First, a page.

Obama's visit to Texas last week, KXAS/Channel 5 anchor Jane McGarry asked me why the president would make such a trip.
"Surely, he doesn't think he can win Texas," she posited.
Actually, I told her, while it may be a long shot, I'm not sure Democrats are giving up on this hugely red state.
But despite his campaign-style speech, Obama was not in the state seeking votes for himself. He was here trying to get support for his proposed $447 million jobs bill.
There's no doubt that the 2012 campaign is under way, and you need to look no further than the stalemate in Congress to figure that out. The recalcitrance on the part of Republican members in particular has stalled meaningful legislation since Obama took office, a tactic aimed at making sure the president is defeated next year.
Obama has learned that when he can't persuade Congress to do the right thing, perhaps its members can be turned by their constituents. That's why Obama came to Texas, just as he has gone to several other states that are home to some of the most obstinate congressional leaders we've ever seen.
Of his three appearances in Dallas last week, consider that the president chose to make his public speech at a community college. Of the Dallas County Community College District's seven colleges and 13 campuses, Obama selected Eastfield in Mesquite, which happens to be in the 5th Congressional District.
Representing that district is Rep. Jeb Hensarling, R-Dallas, who is House Republican Conference chairman and co-chairman of the Joint Select Committee on Deficit Reduction, the 12-member "supercommittee" charged with finding (before Thanksgiving) $1.5 trillion in federal savings over the next 10 years.
Hensarling and his Republican colleagues have said that the president's jobs bill was basically dead on arrival because it calls for tax increases on the wealthy and the elimination of tax loopholes for large corporations such as oil and gas companies.
In fairness, there also are some Democrats in Congress from oil- and gas-producing states who are not eager to vote on any bill that affects the bottom line of some of their big contributors.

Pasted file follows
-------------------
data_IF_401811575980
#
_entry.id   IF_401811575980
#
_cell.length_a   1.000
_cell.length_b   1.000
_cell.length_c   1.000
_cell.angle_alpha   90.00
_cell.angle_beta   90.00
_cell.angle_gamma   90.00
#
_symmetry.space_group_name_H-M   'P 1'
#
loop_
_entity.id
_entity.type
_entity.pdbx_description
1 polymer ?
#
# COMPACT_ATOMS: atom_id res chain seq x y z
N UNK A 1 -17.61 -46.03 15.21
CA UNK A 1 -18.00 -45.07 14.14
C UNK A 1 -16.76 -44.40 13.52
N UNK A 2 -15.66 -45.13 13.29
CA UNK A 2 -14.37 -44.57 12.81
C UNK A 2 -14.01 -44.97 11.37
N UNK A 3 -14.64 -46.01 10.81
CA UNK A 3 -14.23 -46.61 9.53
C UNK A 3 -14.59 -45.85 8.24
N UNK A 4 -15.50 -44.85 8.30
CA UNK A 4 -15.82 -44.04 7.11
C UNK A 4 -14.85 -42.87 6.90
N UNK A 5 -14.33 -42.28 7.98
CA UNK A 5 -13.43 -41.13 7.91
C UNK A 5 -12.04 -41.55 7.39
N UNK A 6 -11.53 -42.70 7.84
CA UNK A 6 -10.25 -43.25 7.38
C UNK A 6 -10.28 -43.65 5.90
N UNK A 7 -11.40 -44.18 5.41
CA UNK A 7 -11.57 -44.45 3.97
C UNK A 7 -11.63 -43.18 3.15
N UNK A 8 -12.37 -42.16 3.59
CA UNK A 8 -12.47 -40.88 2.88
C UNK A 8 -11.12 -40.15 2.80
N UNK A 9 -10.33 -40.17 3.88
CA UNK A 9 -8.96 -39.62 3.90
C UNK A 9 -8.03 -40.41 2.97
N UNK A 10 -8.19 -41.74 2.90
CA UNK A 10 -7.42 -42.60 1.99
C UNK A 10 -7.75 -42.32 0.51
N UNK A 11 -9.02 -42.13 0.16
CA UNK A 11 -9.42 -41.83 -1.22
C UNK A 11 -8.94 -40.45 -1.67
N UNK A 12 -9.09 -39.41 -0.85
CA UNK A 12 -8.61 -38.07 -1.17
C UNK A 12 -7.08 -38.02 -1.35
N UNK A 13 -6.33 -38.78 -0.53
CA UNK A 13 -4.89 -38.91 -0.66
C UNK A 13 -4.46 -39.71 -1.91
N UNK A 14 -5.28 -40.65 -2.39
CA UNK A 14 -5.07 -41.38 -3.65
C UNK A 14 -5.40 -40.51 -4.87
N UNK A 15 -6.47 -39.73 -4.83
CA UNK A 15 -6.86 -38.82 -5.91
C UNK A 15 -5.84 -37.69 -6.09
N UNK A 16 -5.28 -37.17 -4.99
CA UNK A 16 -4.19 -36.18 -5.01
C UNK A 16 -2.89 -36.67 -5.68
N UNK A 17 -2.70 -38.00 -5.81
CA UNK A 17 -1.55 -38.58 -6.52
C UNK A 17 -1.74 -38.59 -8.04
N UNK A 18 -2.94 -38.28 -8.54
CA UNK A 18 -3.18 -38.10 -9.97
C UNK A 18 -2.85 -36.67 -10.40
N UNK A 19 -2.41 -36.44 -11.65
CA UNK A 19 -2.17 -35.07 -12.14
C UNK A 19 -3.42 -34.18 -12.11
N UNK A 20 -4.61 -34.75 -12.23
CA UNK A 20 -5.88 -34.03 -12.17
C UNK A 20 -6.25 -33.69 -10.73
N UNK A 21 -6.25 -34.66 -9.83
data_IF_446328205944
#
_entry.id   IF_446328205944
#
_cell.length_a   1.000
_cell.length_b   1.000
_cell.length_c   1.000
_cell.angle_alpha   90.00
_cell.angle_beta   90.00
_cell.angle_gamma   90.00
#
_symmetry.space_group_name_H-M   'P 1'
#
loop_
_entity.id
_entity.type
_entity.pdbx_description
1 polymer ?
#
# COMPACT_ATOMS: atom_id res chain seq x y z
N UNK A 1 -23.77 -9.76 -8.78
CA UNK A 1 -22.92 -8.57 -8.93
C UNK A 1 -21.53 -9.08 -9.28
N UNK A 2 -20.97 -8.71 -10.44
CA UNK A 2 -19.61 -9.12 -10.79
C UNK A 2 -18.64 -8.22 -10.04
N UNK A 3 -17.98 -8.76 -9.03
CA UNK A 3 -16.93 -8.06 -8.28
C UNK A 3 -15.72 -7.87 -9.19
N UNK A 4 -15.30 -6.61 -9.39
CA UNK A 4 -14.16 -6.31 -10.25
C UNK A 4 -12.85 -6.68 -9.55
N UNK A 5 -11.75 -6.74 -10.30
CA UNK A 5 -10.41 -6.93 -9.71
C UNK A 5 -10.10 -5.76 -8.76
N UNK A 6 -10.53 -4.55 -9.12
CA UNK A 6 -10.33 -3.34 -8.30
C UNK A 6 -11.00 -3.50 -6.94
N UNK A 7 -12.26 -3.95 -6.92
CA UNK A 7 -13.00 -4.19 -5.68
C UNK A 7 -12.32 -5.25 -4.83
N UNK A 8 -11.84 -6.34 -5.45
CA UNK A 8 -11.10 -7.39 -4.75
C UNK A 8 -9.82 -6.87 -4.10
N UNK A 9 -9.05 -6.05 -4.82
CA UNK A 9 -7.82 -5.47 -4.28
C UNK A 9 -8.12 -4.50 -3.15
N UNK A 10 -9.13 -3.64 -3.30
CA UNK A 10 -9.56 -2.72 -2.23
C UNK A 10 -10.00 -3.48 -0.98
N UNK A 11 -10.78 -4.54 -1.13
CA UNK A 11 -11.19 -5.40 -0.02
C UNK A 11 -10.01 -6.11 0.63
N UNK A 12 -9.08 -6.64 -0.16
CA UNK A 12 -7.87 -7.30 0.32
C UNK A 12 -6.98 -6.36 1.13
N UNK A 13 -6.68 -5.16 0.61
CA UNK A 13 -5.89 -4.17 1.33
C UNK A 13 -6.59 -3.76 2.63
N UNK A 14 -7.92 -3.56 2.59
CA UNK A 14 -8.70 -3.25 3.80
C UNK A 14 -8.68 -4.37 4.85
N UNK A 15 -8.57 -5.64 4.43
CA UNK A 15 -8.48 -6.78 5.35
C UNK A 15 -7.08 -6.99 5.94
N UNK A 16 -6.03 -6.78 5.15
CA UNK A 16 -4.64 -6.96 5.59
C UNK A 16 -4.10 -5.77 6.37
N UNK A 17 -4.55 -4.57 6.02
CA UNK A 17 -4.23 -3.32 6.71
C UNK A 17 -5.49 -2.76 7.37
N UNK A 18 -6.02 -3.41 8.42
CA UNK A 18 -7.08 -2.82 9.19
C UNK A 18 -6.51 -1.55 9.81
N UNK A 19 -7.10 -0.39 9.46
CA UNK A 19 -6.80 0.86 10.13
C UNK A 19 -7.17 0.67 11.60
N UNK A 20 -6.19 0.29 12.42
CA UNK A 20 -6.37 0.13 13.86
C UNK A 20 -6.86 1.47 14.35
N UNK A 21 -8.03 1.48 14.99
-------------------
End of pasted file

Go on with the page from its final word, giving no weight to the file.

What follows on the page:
With Congress continuing its now customary do-nothing agenda, the president has been expanding his "backyard diplomacy" -- taking his message to the people in the back yards of powerful conservative congressional leaders. And that message is resonating with the public.
You can't begin to balance the budget and cut the deficit using spending cuts alone. There has to be additional revenue (yes, taxes) to have any significant impact on deficit reduction and, therefore, make some headway in job creation.
The truth is, most Republicans are not interested in either. Their No. 1 goal is to make Obama a one-term president, even if it means letting people hurt in this dreadful economy while lawmakers continue to protect the interests of their rich backers.
They have rejected some of their own basic tenets when included in any Obama proposal because they don't want to give the president "a win" as the presidential campaign heats up.
It is a message that the president has begun to articulate. He's doing it directly and forcefully, to the delight of some of his core constituents.
"Give me a win?" he asked rhetorically during the Mesquite stop. "Give me a break."
He continued: "This is not about giving Democrats or Republicans a win. This is about giving people who are hurting a win. This is about giving small-business owners a win, and entrepreneurs a win, and students a win, and working families a win. This is about giving America a win."
Obama seems to be winning this argument with the public, as a vast majority, including a majority of Republicans, thinks the rich ought to be taxed more. Surely GOP leaders are feeling that heat.
As he did during the debt ceiling fight, the president is calling on Americans to contact members of Congress by all means available: phone, fax, email, Twitter, you name it.
Again, as Obama said, "The time for gridlock and games is over. The time for action is now."
Are you listening, Congress?